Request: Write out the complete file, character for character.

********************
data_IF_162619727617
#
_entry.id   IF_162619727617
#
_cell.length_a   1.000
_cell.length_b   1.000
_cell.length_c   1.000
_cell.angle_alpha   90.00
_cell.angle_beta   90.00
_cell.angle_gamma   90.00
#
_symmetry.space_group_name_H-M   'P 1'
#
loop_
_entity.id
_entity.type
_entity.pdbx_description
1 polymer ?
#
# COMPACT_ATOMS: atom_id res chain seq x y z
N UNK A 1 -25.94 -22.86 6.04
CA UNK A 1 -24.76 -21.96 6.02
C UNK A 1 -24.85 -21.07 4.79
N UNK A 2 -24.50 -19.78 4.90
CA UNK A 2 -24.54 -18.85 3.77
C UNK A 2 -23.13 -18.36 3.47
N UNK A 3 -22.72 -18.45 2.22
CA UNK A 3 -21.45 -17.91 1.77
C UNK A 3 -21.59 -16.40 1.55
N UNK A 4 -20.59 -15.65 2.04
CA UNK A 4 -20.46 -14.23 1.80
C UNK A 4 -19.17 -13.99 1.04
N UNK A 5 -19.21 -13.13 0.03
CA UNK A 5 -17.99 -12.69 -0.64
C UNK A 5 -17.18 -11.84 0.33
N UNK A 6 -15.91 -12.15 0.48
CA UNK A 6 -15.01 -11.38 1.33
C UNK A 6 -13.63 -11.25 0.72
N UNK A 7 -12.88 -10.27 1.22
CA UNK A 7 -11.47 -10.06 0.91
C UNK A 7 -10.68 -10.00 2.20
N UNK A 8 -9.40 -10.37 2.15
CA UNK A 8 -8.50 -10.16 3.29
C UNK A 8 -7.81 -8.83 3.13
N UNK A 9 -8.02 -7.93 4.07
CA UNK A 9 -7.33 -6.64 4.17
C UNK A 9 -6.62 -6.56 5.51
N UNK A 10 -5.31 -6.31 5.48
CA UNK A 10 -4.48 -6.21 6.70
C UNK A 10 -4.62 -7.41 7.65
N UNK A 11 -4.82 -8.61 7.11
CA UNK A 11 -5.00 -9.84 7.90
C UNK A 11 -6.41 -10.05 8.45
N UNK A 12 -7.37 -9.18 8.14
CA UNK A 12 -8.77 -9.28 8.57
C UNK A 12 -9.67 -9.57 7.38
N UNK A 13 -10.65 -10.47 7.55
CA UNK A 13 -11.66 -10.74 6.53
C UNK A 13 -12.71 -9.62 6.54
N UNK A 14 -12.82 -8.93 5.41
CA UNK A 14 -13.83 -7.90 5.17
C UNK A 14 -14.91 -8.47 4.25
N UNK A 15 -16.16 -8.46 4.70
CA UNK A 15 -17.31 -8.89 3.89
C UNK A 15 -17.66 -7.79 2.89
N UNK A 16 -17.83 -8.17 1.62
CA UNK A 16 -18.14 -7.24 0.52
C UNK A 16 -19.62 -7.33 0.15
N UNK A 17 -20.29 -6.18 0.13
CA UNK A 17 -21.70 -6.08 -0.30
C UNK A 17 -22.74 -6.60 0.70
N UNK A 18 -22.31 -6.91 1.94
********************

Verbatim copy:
data_IF_162619727617
#
_entry.id   IF_162619727617
#
_cell.length_a   1.000
_cell.length_b   1.000
_cell.length_c   1.000
_cell.angle_alpha   90.00
_cell.angle_beta   90.00
_cell.angle_gamma   90.00
#
_symmetry.space_group_name_H-M   'P 1'
#
loop_
_entity.id
_entity.type
_entity.pdbx_description
1 polymer ?
#
# COMPACT_ATOMS: atom_id res chain seq x y z
N UNK A 1 -25.94 -22.86 6.04
CA UNK A 1 -24.76 -21.96 6.02
C UNK A 1 -24.85 -21.07 4.79
N UNK A 2 -24.50 -19.78 4.90
CA UNK A 2 -24.54 -18.85 3.77
C UNK A 2 -23.13 -18.36 3.47
N UNK A 3 -22.72 -18.45 2.22
CA UNK A 3 -21.45 -17.91 1.77
C UNK A 3 -21.59 -16.40 1.55
N UNK A 4 -20.59 -15.65 2.04
CA UNK A 4 -20.46 -14.23 1.80
C UNK A 4 -19.17 -13.99 1.04
N UNK A 5 -19.21 -13.13 0.03
CA UNK A 5 -17.99 -12.69 -0.64
C UNK A 5 -17.18 -11.84 0.33
N UNK A 6 -15.91 -12.15 0.48
CA UNK A 6 -15.01 -11.38 1.33
C UNK A 6 -13.63 -11.25 0.72
N UNK A 7 -12.88 -10.27 1.22
CA UNK A 7 -11.47 -10.06 0.91
C UNK A 7 -10.68 -10.00 2.20
N UNK A 8 -9.40 -10.37 2.15
CA UNK A 8 -8.50 -10.16 3.29
C UNK A 8 -7.81 -8.83 3.13
N UNK A 9 -8.02 -7.93 4.07
CA UNK A 9 -7.33 -6.64 4.17
C UNK A 9 -6.62 -6.56 5.51
N UNK A 10 -5.31 -6.31 5.48
CA UNK A 10 -4.48 -6.21 6.70
C UNK A 10 -4.62 -7.41 7.65
N UNK A 11 -4.82 -8.61 7.11
CA UNK A 11 -5.00 -9.84 7.90
C UNK A 11 -6.41 -10.05 8.45
N UNK A 12 -7.37 -9.18 8.14
CA UNK A 12 -8.77 -9.28 8.57
C UNK A 12 -9.67 -9.57 7.38
N UNK A 13 -10.65 -10.47 7.55
CA UNK A 13 -11.66 -10.74 6.53
C UNK A 13 -12.71 -9.62 6.54
N UNK A 14 -12.82 -8.93 5.41
CA UNK A 14 -13.83 -7.90 5.17
C UNK A 14 -14.91 -8.47 4.25
N UNK A 15 -16.16 -8.46 4.70
CA UNK A 15 -17.31 -8.89 3.89
C UNK A 15 -17.66 -7.79 2.89
N UNK A 16 -17.83 -8.17 1.62
CA UNK A 16 -18.14 -7.24 0.52
C UNK A 16 -19.62 -7.33 0.15
N UNK A 17 -20.29 -6.18 0.13
CA UNK A 17 -21.70 -6.08 -0.30
C UNK A 17 -22.74 -6.60 0.70
N UNK A 18 -22.31 -6.91 1.94